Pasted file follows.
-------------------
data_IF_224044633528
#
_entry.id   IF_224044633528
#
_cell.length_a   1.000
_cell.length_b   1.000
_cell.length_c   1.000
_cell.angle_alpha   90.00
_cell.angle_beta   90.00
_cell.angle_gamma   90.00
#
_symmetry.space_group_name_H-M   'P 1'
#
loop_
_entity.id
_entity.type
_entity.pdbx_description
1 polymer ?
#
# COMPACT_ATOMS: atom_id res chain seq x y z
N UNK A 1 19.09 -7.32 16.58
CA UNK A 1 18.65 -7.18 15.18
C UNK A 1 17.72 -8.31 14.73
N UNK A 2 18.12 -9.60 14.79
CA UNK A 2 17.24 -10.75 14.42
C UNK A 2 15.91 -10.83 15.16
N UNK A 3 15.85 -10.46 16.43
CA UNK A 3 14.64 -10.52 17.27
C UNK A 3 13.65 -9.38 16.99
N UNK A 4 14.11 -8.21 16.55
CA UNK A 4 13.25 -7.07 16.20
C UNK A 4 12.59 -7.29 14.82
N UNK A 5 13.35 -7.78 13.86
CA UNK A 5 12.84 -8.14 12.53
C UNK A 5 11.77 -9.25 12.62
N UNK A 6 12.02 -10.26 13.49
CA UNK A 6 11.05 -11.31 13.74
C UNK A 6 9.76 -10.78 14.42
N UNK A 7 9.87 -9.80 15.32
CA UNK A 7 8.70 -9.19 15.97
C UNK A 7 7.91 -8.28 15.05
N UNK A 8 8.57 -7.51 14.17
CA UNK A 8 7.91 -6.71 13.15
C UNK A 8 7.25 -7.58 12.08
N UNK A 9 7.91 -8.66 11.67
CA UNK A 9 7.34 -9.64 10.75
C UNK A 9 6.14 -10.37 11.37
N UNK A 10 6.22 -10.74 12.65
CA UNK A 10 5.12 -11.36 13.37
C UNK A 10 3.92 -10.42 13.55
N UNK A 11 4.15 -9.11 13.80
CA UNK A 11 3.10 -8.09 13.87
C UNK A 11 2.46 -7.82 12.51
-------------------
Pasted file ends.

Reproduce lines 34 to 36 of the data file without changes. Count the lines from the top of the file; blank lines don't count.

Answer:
CA UNK A 5 12.84 -8.14 12.53
C UNK A 5 11.77 -9.25 12.62
N UNK A 6 12.02 -10.26 13.49